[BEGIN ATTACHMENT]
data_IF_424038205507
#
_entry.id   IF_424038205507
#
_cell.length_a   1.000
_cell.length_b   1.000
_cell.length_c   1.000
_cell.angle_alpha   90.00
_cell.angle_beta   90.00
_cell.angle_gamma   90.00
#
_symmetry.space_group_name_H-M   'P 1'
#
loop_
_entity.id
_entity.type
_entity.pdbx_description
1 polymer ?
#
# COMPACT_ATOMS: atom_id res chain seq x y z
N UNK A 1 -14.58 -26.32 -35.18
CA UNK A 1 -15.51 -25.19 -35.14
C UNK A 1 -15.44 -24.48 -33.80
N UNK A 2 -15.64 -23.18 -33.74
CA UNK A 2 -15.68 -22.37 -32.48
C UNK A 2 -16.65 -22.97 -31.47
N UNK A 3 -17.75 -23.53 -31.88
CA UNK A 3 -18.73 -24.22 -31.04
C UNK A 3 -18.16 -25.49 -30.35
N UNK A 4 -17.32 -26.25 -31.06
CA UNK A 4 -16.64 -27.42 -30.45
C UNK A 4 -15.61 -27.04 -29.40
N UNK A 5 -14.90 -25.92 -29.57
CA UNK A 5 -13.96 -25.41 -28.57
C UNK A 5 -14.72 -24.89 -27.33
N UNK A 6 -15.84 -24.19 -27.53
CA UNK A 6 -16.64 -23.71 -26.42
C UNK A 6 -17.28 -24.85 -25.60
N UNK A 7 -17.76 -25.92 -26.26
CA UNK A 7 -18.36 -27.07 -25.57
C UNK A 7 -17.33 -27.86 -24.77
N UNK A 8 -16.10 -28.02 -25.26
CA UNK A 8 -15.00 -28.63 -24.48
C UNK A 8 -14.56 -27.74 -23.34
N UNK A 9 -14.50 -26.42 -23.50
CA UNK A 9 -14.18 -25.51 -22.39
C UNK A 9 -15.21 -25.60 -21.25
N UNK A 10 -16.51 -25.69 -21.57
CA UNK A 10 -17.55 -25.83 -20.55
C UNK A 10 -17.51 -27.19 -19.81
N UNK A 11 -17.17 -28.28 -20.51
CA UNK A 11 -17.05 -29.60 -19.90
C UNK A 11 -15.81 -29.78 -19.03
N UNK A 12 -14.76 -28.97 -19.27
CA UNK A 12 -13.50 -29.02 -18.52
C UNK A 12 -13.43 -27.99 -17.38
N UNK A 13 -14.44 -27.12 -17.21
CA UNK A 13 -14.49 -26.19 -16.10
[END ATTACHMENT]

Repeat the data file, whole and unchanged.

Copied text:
data_IF_424038205507
#
_entry.id   IF_424038205507
#
_cell.length_a   1.000
_cell.length_b   1.000
_cell.length_c   1.000
_cell.angle_alpha   90.00
_cell.angle_beta   90.00
_cell.angle_gamma   90.00
#
_symmetry.space_group_name_H-M   'P 1'
#
loop_
_entity.id
_entity.type
_entity.pdbx_description
1 polymer ?
#
# COMPACT_ATOMS: atom_id res chain seq x y z
N UNK A 1 -14.58 -26.32 -35.18
CA UNK A 1 -15.51 -25.19 -35.14
C UNK A 1 -15.44 -24.48 -33.80
N UNK A 2 -15.64 -23.18 -33.74
CA UNK A 2 -15.68 -22.37 -32.48
C UNK A 2 -16.65 -22.97 -31.47
N UNK A 3 -17.75 -23.53 -31.88
CA UNK A 3 -18.73 -24.22 -31.04
C UNK A 3 -18.16 -25.49 -30.35
N UNK A 4 -17.32 -26.25 -31.06
CA UNK A 4 -16.64 -27.42 -30.45
C UNK A 4 -15.61 -27.04 -29.40
N UNK A 5 -14.90 -25.92 -29.57
CA UNK A 5 -13.96 -25.41 -28.57
C UNK A 5 -14.72 -24.89 -27.33
N UNK A 6 -15.84 -24.19 -27.53
CA UNK A 6 -16.64 -23.71 -26.42
C UNK A 6 -17.28 -24.85 -25.60
N UNK A 7 -17.76 -25.92 -26.26
CA UNK A 7 -18.36 -27.07 -25.57
C UNK A 7 -17.33 -27.86 -24.77
N UNK A 8 -16.10 -28.02 -25.26
CA UNK A 8 -15.00 -28.63 -24.48
C UNK A 8 -14.56 -27.74 -23.34
N UNK A 9 -14.50 -26.42 -23.50
CA UNK A 9 -14.18 -25.51 -22.39
C UNK A 9 -15.21 -25.60 -21.25
N UNK A 10 -16.51 -25.69 -21.57
CA UNK A 10 -17.55 -25.83 -20.55
C UNK A 10 -17.51 -27.19 -19.81
N UNK A 11 -17.17 -28.28 -20.51
CA UNK A 11 -17.05 -29.60 -19.90
C UNK A 11 -15.81 -29.78 -19.03
N UNK A 12 -14.76 -28.97 -19.27
CA UNK A 12 -13.50 -29.02 -18.52
C UNK A 12 -13.43 -27.99 -17.38
N UNK A 13 -14.44 -27.12 -17.21
CA UNK A 13 -14.49 -26.19 -16.10